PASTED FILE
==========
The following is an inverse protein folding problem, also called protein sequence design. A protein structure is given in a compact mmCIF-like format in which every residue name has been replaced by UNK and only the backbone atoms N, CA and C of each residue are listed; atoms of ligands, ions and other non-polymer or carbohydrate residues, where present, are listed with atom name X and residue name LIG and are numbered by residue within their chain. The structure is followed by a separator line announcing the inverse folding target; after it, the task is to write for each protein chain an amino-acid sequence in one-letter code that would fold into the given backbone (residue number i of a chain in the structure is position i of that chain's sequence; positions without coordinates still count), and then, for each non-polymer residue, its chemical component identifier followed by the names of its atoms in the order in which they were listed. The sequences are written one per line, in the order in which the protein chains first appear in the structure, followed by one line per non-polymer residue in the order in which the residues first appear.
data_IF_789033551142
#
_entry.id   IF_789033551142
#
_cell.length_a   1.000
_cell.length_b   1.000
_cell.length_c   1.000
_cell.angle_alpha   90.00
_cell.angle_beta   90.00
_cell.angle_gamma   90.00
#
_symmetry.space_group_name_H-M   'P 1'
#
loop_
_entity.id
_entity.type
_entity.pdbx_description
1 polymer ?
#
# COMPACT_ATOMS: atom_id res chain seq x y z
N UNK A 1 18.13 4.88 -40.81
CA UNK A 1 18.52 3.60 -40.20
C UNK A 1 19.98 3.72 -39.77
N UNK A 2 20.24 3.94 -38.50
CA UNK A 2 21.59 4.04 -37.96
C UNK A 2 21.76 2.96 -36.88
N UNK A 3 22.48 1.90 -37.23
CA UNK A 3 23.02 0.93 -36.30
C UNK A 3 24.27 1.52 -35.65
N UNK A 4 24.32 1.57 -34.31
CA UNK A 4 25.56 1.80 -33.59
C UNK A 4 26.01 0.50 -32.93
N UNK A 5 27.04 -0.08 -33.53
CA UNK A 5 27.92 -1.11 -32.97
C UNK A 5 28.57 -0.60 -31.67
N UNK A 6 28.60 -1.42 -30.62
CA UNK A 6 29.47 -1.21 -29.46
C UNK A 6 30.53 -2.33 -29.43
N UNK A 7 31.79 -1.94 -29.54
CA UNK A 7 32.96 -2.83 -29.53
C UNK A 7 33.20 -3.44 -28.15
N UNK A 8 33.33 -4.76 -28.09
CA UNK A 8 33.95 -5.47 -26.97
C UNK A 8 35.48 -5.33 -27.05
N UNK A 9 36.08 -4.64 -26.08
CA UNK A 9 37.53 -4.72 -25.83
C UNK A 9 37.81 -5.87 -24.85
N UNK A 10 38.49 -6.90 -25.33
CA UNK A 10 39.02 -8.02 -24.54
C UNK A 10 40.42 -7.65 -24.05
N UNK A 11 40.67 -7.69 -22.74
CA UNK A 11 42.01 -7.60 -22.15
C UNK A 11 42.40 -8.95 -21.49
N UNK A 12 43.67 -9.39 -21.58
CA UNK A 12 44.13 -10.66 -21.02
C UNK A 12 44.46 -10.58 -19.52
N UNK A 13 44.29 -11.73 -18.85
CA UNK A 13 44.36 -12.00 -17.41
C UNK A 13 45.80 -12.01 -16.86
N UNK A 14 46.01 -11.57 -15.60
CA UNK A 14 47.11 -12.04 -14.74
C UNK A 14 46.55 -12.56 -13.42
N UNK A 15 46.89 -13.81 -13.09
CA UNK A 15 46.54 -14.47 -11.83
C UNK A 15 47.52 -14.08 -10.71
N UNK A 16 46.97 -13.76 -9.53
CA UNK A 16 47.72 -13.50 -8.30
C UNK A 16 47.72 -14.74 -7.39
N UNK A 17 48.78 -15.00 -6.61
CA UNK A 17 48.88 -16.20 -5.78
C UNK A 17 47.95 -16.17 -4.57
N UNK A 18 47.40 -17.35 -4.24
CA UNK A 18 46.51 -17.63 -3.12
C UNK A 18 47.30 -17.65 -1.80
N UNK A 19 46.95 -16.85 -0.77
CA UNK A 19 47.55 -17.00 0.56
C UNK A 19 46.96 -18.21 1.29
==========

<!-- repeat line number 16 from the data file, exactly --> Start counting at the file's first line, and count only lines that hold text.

_entity.id